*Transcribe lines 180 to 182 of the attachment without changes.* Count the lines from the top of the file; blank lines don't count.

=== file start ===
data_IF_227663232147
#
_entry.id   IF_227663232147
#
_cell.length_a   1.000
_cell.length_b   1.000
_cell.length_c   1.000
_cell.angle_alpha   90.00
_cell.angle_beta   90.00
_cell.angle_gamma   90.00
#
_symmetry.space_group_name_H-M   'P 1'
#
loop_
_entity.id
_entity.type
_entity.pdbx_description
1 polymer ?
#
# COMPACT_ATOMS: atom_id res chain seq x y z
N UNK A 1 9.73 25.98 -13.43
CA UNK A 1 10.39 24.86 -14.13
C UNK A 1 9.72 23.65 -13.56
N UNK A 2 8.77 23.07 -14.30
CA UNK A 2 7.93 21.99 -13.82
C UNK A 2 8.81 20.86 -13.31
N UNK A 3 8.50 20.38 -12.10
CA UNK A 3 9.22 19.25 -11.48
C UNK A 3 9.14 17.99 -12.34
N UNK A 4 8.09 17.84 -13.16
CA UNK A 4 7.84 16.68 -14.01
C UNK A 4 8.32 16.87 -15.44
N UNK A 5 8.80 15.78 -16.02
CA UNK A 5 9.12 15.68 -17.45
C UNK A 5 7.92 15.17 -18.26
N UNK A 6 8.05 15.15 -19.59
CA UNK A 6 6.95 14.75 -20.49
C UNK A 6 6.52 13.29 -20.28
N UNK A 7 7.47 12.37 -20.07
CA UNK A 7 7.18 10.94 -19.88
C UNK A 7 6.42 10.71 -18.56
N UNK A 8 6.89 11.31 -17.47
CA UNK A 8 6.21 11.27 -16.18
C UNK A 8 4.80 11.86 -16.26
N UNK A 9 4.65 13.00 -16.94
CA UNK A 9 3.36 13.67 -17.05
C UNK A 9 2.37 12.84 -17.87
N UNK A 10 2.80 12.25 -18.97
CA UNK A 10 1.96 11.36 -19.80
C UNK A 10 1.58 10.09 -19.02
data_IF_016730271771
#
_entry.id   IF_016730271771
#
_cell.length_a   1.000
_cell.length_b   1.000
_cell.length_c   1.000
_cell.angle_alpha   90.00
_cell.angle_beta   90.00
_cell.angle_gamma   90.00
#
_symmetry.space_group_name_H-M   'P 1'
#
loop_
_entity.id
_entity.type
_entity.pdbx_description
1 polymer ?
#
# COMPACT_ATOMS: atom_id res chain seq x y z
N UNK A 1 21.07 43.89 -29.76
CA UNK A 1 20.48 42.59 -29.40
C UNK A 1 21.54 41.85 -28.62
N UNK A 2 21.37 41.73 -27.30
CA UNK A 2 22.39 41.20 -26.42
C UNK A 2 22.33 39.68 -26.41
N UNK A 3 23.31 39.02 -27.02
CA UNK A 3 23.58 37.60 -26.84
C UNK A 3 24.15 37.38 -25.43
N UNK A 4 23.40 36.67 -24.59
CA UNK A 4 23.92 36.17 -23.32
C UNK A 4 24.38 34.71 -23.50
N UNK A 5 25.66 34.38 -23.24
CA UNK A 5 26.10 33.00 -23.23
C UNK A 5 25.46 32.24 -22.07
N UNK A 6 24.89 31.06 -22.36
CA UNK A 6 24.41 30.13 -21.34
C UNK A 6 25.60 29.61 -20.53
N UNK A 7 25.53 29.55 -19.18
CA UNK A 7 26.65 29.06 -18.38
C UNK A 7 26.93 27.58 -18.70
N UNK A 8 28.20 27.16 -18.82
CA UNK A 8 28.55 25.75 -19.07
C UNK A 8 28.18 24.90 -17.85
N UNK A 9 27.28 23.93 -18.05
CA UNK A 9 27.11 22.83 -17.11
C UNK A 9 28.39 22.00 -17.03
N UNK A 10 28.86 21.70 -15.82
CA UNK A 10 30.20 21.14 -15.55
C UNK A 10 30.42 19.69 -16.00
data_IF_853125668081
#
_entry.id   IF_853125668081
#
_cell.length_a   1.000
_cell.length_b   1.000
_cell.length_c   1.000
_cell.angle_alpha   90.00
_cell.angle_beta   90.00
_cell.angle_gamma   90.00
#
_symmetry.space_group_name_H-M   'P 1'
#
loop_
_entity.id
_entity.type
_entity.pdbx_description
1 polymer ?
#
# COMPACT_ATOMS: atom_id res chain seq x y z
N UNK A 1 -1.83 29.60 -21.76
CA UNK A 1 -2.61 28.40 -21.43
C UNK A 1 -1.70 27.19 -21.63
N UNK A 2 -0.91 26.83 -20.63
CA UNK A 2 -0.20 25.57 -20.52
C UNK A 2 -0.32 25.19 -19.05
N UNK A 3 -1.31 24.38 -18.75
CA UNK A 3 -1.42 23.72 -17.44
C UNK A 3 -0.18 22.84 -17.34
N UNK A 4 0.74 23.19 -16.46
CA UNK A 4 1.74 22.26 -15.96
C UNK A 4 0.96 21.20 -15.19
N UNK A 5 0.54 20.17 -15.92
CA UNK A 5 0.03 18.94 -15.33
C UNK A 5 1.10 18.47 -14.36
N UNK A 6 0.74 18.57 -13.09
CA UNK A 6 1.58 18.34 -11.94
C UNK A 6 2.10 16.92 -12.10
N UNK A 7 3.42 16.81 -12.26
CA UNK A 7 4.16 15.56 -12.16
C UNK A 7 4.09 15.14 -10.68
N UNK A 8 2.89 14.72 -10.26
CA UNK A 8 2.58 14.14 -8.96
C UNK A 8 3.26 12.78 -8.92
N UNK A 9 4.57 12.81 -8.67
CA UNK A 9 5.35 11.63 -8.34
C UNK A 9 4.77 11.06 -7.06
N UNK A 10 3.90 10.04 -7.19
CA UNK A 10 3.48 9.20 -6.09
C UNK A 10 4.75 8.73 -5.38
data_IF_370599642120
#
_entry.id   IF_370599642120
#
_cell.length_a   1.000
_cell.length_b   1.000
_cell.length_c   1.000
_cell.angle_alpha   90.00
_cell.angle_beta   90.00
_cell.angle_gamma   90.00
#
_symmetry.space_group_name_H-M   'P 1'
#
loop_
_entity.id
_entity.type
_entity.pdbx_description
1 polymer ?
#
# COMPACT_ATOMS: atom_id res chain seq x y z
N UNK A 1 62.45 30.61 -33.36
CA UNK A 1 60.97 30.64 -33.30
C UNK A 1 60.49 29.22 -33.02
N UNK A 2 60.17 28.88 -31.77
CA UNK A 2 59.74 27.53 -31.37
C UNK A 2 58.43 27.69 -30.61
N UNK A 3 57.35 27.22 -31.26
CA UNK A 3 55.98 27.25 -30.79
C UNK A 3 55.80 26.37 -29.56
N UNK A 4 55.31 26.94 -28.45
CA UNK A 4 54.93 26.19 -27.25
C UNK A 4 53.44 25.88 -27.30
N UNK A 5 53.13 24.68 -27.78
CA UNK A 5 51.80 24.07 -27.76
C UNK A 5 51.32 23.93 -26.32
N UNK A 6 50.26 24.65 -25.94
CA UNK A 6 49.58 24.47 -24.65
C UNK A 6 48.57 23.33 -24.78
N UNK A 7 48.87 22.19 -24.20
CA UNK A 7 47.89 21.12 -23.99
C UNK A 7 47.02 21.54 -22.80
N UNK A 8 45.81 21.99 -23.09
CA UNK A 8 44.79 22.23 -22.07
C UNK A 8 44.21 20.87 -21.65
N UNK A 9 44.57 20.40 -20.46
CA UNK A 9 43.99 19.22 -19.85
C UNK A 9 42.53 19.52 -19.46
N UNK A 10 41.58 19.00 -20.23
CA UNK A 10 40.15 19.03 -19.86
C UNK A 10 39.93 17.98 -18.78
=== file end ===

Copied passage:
N UNK A 4 55.31 26.94 -28.45
CA UNK A 4 54.93 26.19 -27.25
C UNK A 4 53.44 25.88 -27.30